In B.C., eligible seniors can access publicly-subsidized home care, home support, assisted living and long-term care services. Eligibility is determined by the person’s local health authority (see below). How much a person will pay towards their care depends on the service and the senior’s income. For example, an eligible senior will pay 70 per cent of their after-tax income toward assisted living and 80 per cent toward long-term care.

Seniors who can afford it will sometimes choose to access private care because it often allows for greater choice and flexibility and can be quicker to access.

For people seeking independent living, publicly-subsidized options are only available for low-income seniors through the Seniors Supportive Housing Program by BC Housing. Interested applicants must apply through BC Housing.

To access this type of support, you will first need to find out if you are eligible. Once eligibility is determined, you will need to contact your local Home and Community Care Office and arrange for an assessment.

Many seniors would like to stay independent for as long as they can.

Independent living is the perfect option for seniors who are confident in their ability to live alone safely, but don't want to worry about things like home maintenance, housekeeping or cooking. Seniors who choose independent living enjoy the amenities and activities available in their retirement and feel more confident knowing that help is there if they need it. Independent living residents can often bring in home support or purchase additional support services should the need arise.

For seniors who are still safe to live at home, but require some support or reminders, home care and home support options are sometimes preferable. These services enable seniors to get the help they need while allowing them to live at home.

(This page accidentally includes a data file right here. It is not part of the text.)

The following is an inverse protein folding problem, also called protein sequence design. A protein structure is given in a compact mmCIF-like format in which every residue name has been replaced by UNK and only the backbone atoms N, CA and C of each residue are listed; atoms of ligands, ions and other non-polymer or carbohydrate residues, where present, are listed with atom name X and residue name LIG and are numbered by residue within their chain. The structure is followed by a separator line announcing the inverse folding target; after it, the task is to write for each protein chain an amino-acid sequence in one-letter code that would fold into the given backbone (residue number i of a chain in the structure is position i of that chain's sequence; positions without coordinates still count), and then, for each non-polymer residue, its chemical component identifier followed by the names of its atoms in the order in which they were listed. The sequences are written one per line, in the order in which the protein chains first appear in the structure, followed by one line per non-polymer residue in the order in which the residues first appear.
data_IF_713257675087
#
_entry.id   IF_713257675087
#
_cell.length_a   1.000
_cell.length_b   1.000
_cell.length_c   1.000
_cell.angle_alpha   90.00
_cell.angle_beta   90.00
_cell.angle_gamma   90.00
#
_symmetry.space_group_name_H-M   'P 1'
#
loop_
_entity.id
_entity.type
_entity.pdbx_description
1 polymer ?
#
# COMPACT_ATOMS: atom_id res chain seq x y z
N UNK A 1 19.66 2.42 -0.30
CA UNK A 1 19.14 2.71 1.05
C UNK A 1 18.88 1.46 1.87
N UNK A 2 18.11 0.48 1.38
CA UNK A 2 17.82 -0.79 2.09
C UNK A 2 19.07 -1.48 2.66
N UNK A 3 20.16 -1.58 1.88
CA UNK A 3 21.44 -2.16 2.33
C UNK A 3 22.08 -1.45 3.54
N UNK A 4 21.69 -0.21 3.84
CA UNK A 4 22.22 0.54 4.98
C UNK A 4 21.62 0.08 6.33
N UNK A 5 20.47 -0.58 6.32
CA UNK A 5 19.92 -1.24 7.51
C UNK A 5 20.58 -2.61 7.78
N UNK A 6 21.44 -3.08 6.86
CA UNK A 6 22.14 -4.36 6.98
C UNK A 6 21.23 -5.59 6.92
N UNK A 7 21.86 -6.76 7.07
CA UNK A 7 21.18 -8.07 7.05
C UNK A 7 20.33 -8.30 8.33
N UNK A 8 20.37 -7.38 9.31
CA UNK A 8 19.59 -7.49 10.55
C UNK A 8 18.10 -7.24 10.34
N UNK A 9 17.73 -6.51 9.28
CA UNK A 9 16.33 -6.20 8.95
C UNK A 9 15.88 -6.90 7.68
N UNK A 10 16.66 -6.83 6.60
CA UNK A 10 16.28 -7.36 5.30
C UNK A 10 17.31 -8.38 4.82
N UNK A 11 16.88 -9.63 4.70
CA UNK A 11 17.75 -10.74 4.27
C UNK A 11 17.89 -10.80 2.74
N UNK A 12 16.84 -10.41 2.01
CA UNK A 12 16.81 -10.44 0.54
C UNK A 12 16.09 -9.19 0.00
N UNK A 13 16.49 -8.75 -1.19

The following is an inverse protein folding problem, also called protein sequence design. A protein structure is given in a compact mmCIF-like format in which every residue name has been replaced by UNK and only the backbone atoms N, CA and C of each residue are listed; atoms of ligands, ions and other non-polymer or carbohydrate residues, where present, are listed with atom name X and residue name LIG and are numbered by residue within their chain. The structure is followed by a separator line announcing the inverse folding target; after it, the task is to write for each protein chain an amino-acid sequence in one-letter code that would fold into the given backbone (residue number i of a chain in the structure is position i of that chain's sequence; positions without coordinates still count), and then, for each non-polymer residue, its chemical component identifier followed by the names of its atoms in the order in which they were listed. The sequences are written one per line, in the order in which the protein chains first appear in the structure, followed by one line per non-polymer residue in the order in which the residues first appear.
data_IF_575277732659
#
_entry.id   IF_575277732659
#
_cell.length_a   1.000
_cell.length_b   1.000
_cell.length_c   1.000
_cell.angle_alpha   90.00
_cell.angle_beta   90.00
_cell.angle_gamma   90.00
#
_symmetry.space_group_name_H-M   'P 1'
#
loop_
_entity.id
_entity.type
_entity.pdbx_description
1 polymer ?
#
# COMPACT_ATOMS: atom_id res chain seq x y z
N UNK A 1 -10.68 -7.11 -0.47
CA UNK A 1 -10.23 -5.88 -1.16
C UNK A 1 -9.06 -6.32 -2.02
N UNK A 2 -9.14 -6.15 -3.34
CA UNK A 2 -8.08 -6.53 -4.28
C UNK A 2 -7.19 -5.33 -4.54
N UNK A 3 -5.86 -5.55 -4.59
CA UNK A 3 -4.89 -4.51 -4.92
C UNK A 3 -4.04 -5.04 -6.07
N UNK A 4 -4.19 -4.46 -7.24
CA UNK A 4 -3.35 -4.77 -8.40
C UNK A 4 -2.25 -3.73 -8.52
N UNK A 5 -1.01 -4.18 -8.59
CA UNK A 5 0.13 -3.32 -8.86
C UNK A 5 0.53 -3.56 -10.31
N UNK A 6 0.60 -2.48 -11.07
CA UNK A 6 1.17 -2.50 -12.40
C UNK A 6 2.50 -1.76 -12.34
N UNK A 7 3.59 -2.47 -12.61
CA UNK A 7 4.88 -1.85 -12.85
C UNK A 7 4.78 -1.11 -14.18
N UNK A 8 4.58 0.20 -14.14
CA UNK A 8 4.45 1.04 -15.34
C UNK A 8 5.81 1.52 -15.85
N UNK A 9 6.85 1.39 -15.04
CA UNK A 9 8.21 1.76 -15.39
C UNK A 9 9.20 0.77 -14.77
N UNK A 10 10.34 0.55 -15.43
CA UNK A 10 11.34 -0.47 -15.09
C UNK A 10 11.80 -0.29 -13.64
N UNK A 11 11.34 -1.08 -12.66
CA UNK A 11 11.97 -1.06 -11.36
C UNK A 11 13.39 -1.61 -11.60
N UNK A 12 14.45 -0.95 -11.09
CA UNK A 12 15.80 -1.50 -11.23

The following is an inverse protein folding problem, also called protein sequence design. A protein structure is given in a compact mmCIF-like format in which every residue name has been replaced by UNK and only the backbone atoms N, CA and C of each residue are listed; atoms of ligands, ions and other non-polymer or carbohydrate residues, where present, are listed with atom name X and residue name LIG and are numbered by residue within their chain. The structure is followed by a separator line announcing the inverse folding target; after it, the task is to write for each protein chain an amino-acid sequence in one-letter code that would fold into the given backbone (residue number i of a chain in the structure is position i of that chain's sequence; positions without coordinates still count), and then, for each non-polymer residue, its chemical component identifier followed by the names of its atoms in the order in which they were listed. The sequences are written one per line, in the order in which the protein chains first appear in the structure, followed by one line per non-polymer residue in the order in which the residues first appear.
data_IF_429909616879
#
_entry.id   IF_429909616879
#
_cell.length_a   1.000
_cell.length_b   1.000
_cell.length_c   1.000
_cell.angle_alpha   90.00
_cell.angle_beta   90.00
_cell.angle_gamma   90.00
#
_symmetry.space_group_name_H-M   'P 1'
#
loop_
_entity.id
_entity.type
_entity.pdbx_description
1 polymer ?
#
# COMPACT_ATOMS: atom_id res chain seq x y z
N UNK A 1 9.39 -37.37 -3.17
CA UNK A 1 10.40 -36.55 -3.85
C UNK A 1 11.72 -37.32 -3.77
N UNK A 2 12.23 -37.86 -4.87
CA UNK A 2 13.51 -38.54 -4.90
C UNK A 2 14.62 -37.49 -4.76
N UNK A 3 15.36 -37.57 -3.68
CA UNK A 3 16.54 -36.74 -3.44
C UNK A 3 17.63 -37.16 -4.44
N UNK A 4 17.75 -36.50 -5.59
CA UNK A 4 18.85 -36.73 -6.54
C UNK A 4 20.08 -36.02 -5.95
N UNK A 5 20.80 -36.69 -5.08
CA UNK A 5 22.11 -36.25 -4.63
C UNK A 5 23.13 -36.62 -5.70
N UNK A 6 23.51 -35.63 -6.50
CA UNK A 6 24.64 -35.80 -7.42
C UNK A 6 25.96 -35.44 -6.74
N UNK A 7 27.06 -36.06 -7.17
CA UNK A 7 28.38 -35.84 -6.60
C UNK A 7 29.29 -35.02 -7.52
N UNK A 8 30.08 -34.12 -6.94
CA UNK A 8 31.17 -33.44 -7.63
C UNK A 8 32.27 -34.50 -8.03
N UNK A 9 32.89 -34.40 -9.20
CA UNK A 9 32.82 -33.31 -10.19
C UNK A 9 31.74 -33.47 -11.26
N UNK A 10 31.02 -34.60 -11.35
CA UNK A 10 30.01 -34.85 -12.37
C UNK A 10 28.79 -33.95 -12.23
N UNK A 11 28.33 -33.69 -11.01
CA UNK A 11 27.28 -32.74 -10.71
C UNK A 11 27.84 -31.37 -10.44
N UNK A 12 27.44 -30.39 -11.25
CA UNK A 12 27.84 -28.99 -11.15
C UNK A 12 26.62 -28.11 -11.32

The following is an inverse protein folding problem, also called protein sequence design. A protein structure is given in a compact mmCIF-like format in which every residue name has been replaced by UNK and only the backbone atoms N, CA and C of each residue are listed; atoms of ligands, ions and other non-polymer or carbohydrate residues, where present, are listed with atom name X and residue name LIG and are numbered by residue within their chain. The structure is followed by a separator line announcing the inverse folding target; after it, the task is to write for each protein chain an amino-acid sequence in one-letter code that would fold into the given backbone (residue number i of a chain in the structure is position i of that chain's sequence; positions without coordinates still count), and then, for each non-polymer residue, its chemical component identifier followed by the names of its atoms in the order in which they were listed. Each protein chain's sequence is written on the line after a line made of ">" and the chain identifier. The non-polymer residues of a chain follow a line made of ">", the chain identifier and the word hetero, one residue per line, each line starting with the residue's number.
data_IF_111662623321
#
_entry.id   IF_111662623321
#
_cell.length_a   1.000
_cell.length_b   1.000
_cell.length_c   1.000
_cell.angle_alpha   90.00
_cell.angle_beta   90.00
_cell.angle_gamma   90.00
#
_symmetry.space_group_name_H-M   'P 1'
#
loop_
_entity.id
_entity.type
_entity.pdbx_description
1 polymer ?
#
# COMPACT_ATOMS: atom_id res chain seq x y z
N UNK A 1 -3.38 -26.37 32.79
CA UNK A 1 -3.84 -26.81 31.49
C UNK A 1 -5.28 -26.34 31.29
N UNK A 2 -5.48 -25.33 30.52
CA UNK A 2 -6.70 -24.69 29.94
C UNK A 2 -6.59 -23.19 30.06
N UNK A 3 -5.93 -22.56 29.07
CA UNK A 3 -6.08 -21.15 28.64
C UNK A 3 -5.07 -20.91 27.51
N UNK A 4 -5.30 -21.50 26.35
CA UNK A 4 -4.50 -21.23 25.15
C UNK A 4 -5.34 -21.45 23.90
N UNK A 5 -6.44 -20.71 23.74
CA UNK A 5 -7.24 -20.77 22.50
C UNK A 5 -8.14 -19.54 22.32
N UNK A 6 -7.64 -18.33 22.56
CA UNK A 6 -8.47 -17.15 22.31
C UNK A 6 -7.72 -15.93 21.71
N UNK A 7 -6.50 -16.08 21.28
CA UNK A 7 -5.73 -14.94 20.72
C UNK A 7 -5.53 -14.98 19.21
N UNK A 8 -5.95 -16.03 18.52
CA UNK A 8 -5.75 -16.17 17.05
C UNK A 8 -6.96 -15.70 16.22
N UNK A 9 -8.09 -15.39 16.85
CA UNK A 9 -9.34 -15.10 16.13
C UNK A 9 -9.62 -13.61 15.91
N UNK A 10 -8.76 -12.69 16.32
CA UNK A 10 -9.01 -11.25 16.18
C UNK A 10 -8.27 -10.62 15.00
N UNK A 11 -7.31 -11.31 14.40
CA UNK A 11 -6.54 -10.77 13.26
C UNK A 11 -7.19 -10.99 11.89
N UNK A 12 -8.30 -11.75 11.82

Options range from publicly-subsidized care, delivered through the local health authority, to customized care options that can include medical care, companionship and home making.

The type of support a senior who is living with Alzheimer’s disease or another dementia will need changes throughout the disease progression. Seniors with early stage dementia may be comfortable and safe living independently for some time but will need more support as time goes on – including home support or assisted living. Most seniors living with dementia will require long-term care at some point during the progression of the disease.

Many care homes have specialized areas or units that cater to the specific needs of seniors living with dementia. When you visit a potential care home, consider asking about the amenities, resident programs and staff training in place to support seniors with dementia.

If you are considering private home support, ask if the worker has special dementia training and has worked with people living with dementia before.

Deciding that it is time to move to a care home can be a very challenging decision and often involves the support of family members or close friends. The decision to move to long-term care is personal and many factors should be considered, including:

  • The person’s preference
  • The well-being of any caregivers involved
  • The person’s evolving care needs

Sometimes, a couple wants to stay as close together as possible but have different needs. Seniors can consider options such as home support, independent living (with support brought in) or campuses of care.

Campuses of care offer different levels of care (e.g., independent living, assisted living and long-term care) at the same location. This can be a good option for couples who need different levels of care, or for seniors who want to stay in one place as they age.

How much a specific seniors living or wellness option costs varies considerably depending on the type of housing or care the person needs, where they are looking, what extras or amenities are important to them and whether they are eligible for publicly-subsidized care.

How much a person will pay toward their care depends on the service and the senior’s income–for example, an eligible senior will pay 70 per cent of their after-tax income toward assisted living and 80 per cent toward long-term care.

Independent living is usually accessed privately and based on local housing and hospitality market rates.